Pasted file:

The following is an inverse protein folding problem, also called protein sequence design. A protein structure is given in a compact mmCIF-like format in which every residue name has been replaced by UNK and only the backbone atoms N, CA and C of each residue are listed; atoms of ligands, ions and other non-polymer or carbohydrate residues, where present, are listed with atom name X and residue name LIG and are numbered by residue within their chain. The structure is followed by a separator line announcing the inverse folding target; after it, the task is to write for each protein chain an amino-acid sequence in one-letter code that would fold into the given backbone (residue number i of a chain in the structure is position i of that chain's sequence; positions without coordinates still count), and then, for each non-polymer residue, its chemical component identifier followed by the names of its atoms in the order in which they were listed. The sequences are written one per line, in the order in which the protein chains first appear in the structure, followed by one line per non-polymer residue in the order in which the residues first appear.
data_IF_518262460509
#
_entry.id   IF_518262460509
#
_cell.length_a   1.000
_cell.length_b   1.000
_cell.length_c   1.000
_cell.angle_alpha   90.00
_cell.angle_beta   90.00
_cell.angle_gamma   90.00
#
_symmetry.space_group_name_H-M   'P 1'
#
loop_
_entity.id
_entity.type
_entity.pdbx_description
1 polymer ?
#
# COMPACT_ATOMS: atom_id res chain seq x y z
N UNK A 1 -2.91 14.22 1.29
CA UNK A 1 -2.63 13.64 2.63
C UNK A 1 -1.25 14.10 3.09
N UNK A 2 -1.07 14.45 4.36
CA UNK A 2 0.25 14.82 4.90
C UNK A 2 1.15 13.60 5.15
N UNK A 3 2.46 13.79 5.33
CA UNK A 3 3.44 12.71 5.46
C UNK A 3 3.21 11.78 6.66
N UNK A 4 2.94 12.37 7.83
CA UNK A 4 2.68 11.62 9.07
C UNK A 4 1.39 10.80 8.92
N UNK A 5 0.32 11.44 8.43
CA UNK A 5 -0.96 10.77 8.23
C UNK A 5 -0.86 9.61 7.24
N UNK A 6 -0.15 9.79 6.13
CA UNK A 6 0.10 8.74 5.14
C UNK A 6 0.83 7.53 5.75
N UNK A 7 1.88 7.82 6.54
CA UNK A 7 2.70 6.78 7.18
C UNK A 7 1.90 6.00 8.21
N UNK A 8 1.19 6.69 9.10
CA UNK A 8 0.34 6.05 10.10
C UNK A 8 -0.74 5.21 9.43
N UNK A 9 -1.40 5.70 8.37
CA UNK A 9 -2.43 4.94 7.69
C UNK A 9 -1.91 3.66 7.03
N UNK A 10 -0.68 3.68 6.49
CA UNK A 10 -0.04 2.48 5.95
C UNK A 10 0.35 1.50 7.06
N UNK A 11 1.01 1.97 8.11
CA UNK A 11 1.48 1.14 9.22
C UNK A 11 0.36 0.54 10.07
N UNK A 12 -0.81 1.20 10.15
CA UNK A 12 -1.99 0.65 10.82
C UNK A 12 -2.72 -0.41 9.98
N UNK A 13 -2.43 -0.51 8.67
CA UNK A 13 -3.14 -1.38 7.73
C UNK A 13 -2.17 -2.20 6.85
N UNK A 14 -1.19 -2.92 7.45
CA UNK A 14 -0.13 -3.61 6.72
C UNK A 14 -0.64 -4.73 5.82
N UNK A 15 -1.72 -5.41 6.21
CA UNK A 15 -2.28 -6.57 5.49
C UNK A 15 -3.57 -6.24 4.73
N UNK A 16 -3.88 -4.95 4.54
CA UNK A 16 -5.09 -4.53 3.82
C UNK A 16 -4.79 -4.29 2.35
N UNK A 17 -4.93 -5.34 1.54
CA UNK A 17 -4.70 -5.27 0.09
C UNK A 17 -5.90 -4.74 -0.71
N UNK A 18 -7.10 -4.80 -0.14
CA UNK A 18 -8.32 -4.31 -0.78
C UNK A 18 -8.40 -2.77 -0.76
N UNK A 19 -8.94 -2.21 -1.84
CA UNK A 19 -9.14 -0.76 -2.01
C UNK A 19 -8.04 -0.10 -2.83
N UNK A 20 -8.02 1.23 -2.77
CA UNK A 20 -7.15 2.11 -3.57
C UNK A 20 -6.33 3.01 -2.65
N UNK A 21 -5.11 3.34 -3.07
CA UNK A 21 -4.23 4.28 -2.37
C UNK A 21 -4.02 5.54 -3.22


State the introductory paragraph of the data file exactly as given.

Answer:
The following is an inverse protein folding problem, also called protein sequence design. A protein structure is given in a compact mmCIF-like format in which every residue name has been replaced by UNK and only the backbone atoms N, CA and C of each residue are listed; atoms of ligands, ions and other non-polymer or carbohydrate residues, where present, are listed with atom name X and residue name LIG and are numbered by residue within their chain. The structure is followed by a separator line announcing the inverse folding target; after it, the task is to write for each protein chain an amino-acid sequence in one-letter code that would fold into the given backbone (residue number i of a chain in the structure is position i of that chain's sequence; positions without coordinates still count), and then, for each non-polymer residue, its chemical component identifier followed by the names of its atoms in the order in which they were listed. The sequences are written one per line, in the order in which the protein chains first appear in the structure, followed by one line per non-polymer residue in the order in which the residues first appear.